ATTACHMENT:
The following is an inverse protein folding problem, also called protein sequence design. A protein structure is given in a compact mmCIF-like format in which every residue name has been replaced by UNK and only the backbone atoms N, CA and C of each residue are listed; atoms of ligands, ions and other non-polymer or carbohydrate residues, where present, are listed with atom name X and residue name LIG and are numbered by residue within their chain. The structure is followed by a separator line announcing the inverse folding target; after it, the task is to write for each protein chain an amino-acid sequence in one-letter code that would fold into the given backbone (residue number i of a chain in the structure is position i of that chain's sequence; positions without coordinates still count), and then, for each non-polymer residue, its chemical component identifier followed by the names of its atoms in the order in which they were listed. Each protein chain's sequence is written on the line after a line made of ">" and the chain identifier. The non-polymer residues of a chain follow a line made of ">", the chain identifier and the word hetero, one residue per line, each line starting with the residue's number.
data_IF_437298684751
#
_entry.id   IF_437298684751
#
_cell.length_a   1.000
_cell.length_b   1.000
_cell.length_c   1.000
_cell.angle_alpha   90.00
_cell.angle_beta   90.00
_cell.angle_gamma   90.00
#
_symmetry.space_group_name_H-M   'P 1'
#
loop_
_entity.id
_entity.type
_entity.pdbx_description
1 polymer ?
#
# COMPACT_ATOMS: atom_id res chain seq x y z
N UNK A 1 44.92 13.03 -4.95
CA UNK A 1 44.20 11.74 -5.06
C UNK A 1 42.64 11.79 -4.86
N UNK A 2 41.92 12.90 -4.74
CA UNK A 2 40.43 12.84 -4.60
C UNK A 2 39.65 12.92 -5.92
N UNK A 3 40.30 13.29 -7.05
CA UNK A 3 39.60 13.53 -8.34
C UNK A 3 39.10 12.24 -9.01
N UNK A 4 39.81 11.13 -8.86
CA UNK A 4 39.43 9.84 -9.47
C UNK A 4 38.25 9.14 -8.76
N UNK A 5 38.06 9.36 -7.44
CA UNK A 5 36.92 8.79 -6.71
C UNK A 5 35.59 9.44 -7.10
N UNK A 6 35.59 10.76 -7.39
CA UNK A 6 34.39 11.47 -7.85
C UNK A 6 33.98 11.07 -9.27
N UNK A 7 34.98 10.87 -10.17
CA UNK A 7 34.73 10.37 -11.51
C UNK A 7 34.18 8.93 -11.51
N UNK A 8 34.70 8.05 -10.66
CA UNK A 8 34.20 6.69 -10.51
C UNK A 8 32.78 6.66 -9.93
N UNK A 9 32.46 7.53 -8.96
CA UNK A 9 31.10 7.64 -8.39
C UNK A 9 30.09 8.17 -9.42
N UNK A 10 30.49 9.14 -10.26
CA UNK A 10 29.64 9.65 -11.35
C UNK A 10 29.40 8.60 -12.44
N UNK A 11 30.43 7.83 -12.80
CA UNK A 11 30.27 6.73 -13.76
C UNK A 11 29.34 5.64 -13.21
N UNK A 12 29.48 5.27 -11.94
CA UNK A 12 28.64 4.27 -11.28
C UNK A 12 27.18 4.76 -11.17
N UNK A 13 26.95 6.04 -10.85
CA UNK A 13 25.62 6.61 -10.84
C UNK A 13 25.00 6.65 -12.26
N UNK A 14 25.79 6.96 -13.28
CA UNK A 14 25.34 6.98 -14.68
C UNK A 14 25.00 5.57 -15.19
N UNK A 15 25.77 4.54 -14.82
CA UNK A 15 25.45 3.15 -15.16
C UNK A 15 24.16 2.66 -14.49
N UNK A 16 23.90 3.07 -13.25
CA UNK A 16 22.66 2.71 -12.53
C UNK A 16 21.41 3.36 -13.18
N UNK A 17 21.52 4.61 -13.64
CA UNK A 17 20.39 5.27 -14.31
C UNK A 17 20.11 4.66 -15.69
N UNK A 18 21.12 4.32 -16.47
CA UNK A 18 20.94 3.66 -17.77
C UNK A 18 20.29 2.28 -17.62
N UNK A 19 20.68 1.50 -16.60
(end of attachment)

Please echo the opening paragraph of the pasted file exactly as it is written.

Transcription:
The following is an inverse protein folding problem, also called protein sequence design. A protein structure is given in a compact mmCIF-like format in which every residue name has been replaced by UNK and only the backbone atoms N, CA and C of each residue are listed; atoms of ligands, ions and other non-polymer or carbohydrate residues, where present, are listed with atom name X and residue name LIG and are numbered by residue within their chain. The structure is followed by a separator line announcing the inverse folding target; after it, the task is to write for each protein chain an amino-acid sequence in one-letter code that would fold into the given backbone (residue number i of a chain in the structure is position i of that chain's sequence; positions without coordinates still count), and then, for each non-polymer residue, its chemical component identifier followed by the names of its atoms in the order in which they were listed. Each protein chain's sequence is written on the line after a line made of ">" and the chain identifier. The non-polymer residues of a chain follow a line made of ">", the chain identifier and the word hetero, one residue per line, each line starting with the residue's number.